Biotechnology for crop Improvement
G. Sabari nathan
Using the techniques of biotechnology, one or two genes may be transferred to
a highly developed crop variety to impart a new character that would increase its yield. There
are, broadly, three benefits to agriculture and crop-improvement programmes from use of
biotechnology. The first of these, the reduction of the duration of breeding programmes, makes
use of tissue culture. Plant tissue culture also allows creation of new genetic variation, from
which useful new varieties can be obtained. New methods of hybridization can be combined with
cell and tissue culture for selection of plants with desired traits. The third and most promising
benefit is from use of recombinant-DNA techniques. Transgenic plants, engineered for resistance
to diseases, pests and herbicides, and for better nutritional quality.
Functional genomics, Genetic engineering, Marker-assisted breeding
(MAS),Tolerance to abiotic stresses, Durable host-plant resistance, enhancing nutritional quality,
Nitrogen fixation in rice and Apomixis for hybrid seeds these are some of the biotechnology
tools for improving crop productivity and stability of production.
Abiotic stress is the most harmful factor concerning the growth and productivity of crops.
Abiotic stress can be overcome by transferring stress-induced genes to the crops. Some of the
genes responsible for exhibiting resistance to abiotic stress are as follows;
Heavy metal stress:
Divalent cation tolerance protein
GENES ISOLATED FROM MANGROVES
Drought and Anaerobic:
Protein disulfide isomerase
Super oxide dismutase(SOD)
Strategies to overcome abiotic stresses
Conventional plant breeding techniques have been used to develop new varieties able to produce
greater yields in spite of abiotic stresses.
The potential of biotechnology
In spite of the explosive development of biotechnology in the last 20 years, its use for obtaining
new abiotic stress
tolerant varieties has been very limited. The lack of basic scientific informa
tion of the molecular biology of crops is certainly the greatest constraint to the use of biotechnol
ogy for stress tolerance. Abiotic stress tolerance is the result of many genes expressed simultane
ously or in a certain order. Often this expression concerns plant architecture (roots, length of the
plant, leaf configuration) and complex physiological responses controlled by groups of genes. In
contrast to resistance to pests and insects, which can be obtained through modification of quite a
few genes, these traits will be much more difficult to modify. Modification of a complex of
genes is still beyond the possibilities of the current genetic engineering and transformation tech
nologies. But most important, very little is known about the molecular basis of important physio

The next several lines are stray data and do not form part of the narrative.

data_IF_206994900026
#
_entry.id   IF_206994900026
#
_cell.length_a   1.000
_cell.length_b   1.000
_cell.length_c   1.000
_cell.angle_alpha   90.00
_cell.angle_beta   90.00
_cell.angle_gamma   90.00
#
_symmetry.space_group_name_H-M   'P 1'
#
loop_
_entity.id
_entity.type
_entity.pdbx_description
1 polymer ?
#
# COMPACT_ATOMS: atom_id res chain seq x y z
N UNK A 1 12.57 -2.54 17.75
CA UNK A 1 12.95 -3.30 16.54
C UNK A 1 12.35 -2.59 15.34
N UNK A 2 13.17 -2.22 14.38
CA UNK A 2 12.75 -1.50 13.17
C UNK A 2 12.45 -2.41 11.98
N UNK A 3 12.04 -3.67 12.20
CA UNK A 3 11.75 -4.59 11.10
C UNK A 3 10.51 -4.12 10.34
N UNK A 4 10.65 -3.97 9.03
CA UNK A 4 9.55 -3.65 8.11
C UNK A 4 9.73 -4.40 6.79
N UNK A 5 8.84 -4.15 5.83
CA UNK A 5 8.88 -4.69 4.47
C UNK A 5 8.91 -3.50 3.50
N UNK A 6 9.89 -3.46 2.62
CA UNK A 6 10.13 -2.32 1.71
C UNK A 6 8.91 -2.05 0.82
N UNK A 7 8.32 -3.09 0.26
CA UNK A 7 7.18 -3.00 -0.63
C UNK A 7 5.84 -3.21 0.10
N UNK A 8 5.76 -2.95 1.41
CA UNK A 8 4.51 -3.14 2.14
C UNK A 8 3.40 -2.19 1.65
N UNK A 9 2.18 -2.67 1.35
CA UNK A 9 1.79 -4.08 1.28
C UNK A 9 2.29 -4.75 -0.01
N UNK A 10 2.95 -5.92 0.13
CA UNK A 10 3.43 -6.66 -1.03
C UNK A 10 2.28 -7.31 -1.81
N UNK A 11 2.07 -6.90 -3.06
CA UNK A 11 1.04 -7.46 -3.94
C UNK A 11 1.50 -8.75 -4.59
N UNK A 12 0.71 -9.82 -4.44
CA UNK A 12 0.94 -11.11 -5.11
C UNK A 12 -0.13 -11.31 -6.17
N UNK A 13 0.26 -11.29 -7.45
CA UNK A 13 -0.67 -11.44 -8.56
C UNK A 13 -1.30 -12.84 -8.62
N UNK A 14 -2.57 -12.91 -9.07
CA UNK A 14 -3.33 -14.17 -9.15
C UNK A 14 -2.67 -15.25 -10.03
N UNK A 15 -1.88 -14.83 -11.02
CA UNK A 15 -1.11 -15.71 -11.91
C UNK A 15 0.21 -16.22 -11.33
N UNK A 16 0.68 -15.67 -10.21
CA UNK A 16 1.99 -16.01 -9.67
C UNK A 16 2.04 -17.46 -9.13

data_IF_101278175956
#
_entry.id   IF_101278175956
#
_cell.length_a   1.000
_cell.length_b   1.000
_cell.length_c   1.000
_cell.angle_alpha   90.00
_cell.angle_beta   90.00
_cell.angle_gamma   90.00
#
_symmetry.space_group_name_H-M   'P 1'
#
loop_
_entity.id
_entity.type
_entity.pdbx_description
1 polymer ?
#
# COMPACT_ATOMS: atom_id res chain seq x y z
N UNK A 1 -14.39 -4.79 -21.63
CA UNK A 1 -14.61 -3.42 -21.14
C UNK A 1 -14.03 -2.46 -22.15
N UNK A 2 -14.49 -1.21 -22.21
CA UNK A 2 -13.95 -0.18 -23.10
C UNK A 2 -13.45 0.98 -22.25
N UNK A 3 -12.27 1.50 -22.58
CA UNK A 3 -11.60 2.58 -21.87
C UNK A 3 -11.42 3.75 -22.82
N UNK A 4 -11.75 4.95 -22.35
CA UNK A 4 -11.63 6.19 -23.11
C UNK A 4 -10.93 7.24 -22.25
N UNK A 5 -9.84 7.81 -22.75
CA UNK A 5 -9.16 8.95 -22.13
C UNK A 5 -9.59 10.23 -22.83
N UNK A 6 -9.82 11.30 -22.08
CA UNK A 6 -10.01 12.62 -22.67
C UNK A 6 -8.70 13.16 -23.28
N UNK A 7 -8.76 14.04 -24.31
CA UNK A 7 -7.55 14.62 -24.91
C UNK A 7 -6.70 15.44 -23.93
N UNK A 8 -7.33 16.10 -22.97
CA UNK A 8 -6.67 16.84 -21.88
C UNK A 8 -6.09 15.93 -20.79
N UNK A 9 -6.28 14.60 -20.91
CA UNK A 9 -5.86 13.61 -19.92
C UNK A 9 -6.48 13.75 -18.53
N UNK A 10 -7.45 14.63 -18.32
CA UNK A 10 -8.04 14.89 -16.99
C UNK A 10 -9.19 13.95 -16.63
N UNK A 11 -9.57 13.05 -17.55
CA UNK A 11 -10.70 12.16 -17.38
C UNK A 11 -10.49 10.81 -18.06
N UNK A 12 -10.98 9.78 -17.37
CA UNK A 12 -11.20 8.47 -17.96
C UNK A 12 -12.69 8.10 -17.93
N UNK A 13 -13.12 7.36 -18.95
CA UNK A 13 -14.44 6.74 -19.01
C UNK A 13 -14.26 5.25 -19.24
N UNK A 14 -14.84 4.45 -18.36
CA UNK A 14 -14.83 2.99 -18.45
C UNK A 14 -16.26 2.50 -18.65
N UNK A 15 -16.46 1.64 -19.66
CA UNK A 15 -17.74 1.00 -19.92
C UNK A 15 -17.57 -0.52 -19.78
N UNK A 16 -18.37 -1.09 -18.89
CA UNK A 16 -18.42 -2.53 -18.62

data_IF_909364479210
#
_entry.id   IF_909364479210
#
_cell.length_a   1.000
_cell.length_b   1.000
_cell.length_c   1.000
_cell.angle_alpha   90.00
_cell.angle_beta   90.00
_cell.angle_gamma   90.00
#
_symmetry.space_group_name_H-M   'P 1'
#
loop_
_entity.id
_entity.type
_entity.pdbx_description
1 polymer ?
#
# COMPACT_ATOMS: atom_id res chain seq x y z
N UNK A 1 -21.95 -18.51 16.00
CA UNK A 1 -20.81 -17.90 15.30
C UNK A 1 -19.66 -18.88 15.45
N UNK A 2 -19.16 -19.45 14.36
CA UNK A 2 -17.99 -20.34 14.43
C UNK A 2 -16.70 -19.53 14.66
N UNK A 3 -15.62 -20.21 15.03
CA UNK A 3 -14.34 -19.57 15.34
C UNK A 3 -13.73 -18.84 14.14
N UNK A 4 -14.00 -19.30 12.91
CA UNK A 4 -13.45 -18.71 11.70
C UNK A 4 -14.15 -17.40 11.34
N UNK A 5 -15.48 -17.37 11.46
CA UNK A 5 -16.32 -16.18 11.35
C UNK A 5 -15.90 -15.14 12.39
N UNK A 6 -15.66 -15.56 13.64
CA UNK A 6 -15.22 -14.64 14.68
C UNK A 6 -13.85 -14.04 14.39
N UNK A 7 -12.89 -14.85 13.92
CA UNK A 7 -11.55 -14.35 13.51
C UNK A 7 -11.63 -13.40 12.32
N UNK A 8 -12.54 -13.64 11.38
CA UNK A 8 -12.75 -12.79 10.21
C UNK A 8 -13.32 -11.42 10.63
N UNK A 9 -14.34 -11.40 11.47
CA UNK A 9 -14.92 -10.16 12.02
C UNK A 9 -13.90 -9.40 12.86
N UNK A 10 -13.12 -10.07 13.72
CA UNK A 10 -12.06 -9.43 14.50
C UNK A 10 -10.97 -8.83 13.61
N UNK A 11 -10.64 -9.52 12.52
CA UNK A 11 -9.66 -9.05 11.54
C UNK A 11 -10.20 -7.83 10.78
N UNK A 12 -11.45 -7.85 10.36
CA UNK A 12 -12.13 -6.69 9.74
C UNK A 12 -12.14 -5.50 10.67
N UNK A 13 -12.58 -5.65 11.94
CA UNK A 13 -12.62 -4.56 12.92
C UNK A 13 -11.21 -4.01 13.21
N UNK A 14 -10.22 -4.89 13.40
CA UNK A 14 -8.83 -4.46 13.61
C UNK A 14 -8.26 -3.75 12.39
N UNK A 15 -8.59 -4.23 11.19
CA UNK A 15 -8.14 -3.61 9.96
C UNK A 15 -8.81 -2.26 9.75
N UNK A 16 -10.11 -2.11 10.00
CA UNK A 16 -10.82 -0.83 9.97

logical and biochemical responses and characteristics of plants and animals.
Even if it is still early to expect biotechnology to contribute to practical production problems in
the area of stress tolerance, it is definitely making a great contribution to the understanding of the
plant physiology and biochemistry on the molecular and genetic level. Genetic engineering and
other biotechniques are being widely used to study the mechanisms responsible for stress toler
ance. This basic scientific research concentrates worldwide on drought, salinity and temperature
responses of plants on the molecular level.
MSSRF’s Anticipatory Research Programmes:
These programmes aims at developing location specific crop varieties offering resistance to
coastal salinity through identification of novel genetic combinations from the salt tolerant
mangrove species, generation of pre breeding material and integration of pre- and participatory
Delivering the lead talk on ''Ensuring and Enhancing Crop Productivity in
Response to Emerging abiotic Stress Conditions'' in the plenary session on ''Biotechnology'' at
the 97th edition of the Indian Science Congress, Dr Ajay Parida, Executive Director, M S Swami
Nathan Research Foundation (MSSRF) said India’s population is likely to reach 1.5 billion by
2030. There will be no option except to produce more and more from Diminishing per capita
arable land and irrigation water Resources and expanding abiotic and biotic stresses. We need to
double the food production, from the present 210 million tones to 420 million tones, within the
next 10 years. This will call for accelerated scientific efforts in the field of enhancing
productivity per unit of water, in coastal and inland areas under conditions of both water scarcity
and water salinity.
Dr Parida said the presence of salt content in soil increased because of over exploitation
of ground water, particularly in Punjab and Haryana. The MSSRF foundation had developed two
paddy seeds suitable to survive the salt and drought conditions by implanting the gene of
'Abrinna Marins'', a variety of mangrove and ''Abrinna Marins Ferrilian'', a plant found in
deserts, respectively. Outlining the challenges facing Indian agriculture like loss of cultivable
land, decline in water resources, loss of bio-diversity and forests, climate change and invasion of
trans-boundary pests; he said biotechnology could be an answer to them.
Appropriate targets for crop improvement:
Abiotic stress resistance
Integrated pest management
Integrated nutrient management
Enhanced resource utilization
Integrated natural resource management Systems
Biotechnology and Molecular Breeding.